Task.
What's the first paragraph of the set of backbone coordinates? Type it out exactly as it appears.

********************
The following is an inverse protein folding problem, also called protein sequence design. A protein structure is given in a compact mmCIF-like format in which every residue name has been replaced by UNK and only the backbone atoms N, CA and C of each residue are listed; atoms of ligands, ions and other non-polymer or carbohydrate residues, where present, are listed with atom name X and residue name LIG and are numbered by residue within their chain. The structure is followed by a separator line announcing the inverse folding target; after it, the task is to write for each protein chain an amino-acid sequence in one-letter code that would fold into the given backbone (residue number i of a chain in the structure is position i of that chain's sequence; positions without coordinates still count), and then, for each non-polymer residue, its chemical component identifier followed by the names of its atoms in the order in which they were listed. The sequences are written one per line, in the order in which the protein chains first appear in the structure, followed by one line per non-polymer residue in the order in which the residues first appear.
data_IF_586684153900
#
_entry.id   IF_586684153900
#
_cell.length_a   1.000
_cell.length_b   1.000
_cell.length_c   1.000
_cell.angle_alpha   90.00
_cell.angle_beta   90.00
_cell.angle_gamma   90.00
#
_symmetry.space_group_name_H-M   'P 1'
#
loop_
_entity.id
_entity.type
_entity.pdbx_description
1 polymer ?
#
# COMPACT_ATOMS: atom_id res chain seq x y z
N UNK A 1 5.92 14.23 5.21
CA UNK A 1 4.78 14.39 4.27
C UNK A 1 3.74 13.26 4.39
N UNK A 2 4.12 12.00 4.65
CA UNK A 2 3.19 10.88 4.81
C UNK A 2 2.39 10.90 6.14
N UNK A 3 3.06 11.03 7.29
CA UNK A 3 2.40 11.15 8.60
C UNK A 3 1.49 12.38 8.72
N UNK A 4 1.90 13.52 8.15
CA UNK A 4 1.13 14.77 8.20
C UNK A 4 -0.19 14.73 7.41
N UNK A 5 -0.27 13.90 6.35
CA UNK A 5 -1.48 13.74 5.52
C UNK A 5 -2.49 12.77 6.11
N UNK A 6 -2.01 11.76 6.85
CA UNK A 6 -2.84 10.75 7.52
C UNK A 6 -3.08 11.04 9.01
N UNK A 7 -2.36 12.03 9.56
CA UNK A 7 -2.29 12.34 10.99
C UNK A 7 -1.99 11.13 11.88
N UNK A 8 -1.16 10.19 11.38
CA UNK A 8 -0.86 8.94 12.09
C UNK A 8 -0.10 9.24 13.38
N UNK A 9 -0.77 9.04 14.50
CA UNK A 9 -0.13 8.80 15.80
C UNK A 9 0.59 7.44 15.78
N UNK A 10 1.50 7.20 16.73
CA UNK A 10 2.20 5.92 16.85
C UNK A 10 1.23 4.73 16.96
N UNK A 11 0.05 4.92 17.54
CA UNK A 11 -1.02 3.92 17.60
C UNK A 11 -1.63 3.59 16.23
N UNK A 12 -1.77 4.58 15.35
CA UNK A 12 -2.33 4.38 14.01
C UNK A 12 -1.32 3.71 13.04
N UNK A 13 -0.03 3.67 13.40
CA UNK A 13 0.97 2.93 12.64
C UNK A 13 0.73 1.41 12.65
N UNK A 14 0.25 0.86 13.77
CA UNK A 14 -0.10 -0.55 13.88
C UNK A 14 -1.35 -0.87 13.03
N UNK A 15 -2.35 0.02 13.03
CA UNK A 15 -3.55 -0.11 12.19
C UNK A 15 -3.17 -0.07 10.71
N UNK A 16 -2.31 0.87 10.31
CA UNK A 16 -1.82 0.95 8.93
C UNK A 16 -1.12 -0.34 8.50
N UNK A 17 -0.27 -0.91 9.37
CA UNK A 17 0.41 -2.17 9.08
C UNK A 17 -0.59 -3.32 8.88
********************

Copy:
The following is an inverse protein folding problem, also called protein sequence design. A protein structure is given in a compact mmCIF-like format in which every residue name has been replaced by UNK and only the backbone atoms N, CA and C of each residue are listed; atoms of ligands, ions and other non-polymer or carbohydrate residues, where present, are listed with atom name X and residue name LIG and are numbered by residue within their chain. The structure is followed by a separator line announcing the inverse folding target; after it, the task is to write for each protein chain an amino-acid sequence in one-letter code that would fold into the given backbone (residue number i of a chain in the structure is position i of that chain's sequence; positions without coordinates still count), and then, for each non-polymer residue, its chemical component identifier followed by the names of its atoms in the order in which they were listed. The sequences are written one per line, in the order in which the protein chains first appear in the structure, followed by one line per non-polymer residue in the order in which the residues first appear.